Algebra Xpresser can also help to determine the size of the square that would produce a box of volume 400 cubic inches. Overlay the graph of y = 400 on the existing parabola.
The line y = 400 will cross the parabola at the values of x (x represents the length of a side of the square) that produce the volume of 400 cubic inches. From the graph, it can be interpreted that the volume of the box reaches 400 cubic inches when x is approximately 1.6 inches and also approximately 4.75 inches.
Support of this approach can be discussed when the volume of the box is zero. The line y = 0, or the xaxis, crosses the parabola at two values of x. One of these values is when x = 0 ,that is, when there is no height. This in turn creates only two dimensions...a rectangular sheet.
Again Algebra Xpresser is able to show a lot through the graph, however, the values seem once again to be estimates. Using a spreadsheet will be able to show values that are more accurate.
The next part of the investigation was completed using Microsoft Excel. The approach is a bit different than the above explorations. While The Geometer's Sketchpad and Algebra Xpresser allow explorations using variables, a spreadsheet needs to have data that is inputed into functions.
The first column in the spreadsheet should contain the range of the function that is being explored. The beginning cell in this spreadsheet is the minimum value that could be inputed into the function (volume of the rectangular box). The beginning value of x that was inputed was 0. This means that there was no height and therefore no volume. Once again this is when we have a rectangular sheet. For the initial investigation, the values were increased by 1. The following columns determined the length of the box, the height of the box, and the volume of the box respective to the original value.
The spreadsheet at this point, continues to produce estimations of the maximum volume for the rectangular box. It is clear that when x is approximately 3 we reach a maximum volume. For accuracy, we can continue inputing values in the spreadsheet that are between 2 and 3 and between 3 and 4.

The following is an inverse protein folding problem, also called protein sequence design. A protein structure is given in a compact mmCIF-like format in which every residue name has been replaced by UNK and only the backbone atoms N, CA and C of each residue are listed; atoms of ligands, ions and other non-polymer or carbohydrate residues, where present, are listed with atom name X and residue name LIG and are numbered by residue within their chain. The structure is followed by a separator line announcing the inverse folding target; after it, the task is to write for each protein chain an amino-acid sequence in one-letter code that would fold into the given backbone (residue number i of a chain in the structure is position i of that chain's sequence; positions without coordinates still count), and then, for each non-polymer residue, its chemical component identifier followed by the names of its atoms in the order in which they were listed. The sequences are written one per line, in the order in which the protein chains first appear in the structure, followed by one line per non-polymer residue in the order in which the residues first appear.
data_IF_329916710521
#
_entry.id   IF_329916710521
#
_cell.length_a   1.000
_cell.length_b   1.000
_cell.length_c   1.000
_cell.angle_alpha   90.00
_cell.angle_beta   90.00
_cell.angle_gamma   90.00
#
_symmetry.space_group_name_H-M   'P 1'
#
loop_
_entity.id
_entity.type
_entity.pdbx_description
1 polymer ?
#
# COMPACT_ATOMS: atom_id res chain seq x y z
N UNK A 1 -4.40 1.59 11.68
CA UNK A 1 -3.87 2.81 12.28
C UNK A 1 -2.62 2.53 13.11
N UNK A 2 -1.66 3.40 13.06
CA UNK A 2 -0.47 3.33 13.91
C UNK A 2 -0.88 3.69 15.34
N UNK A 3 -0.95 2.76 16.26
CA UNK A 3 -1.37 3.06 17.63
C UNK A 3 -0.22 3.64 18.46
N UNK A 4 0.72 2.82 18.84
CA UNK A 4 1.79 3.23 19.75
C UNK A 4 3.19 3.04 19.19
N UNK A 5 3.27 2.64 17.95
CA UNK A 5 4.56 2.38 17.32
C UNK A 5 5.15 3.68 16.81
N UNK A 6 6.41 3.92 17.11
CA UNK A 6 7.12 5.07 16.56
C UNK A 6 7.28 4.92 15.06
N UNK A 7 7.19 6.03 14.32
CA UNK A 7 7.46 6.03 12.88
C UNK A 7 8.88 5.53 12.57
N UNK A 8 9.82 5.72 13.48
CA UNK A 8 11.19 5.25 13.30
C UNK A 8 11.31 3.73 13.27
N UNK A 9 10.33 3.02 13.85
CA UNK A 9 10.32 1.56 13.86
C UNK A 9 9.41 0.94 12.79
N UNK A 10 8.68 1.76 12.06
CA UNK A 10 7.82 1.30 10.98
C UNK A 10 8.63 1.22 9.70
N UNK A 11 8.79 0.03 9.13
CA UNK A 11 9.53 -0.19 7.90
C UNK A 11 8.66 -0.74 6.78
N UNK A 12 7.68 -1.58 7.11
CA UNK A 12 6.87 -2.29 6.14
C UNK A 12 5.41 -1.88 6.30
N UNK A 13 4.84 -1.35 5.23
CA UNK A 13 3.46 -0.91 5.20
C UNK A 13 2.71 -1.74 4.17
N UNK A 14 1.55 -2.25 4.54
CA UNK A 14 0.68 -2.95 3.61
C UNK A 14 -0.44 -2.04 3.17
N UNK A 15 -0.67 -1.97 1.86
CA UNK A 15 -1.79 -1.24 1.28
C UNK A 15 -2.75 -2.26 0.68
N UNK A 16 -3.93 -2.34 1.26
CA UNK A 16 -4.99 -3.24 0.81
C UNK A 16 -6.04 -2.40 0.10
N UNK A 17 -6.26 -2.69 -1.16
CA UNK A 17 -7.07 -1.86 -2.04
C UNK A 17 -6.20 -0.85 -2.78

The spreadsheet is able to calculate new data with ease. The values approximate the maximum value to be approximately 513.04 cubic inches when the length of a side of the square is 3.05 inches. This evaluation can be even more accurate with furthur inputed data.
The spreadsheet also illustrates where the volume of the rectangular box becomes 400 cubic inches (approximately). To determine these values more accurately, the range should become more acute. The following shows another spreadsheet that examines the values between 1 and 2 and between 4 and 5.

Furthur investigation using the spreadsheet shows that the volume of the box is 400 cubic inches when the side of the square cut out is equal to either 1.524929 or 4.79284954. These of course are still just approximations.
A spreadsheet can help to input exacting values for the functions. The benefit of the spreadsheet is its easy manipulation of the values and the affect they have on the functions. Students are able to quickly conjecture and receive feedback while investigating this problem.
I believe this exploration to be a substantial investigation if the above software programs are able to be used to support each other. The investigation brings together a geometric, algebraic and data/function approach to one problem. The three software programs help to connect various forms of mathematics in one exploration.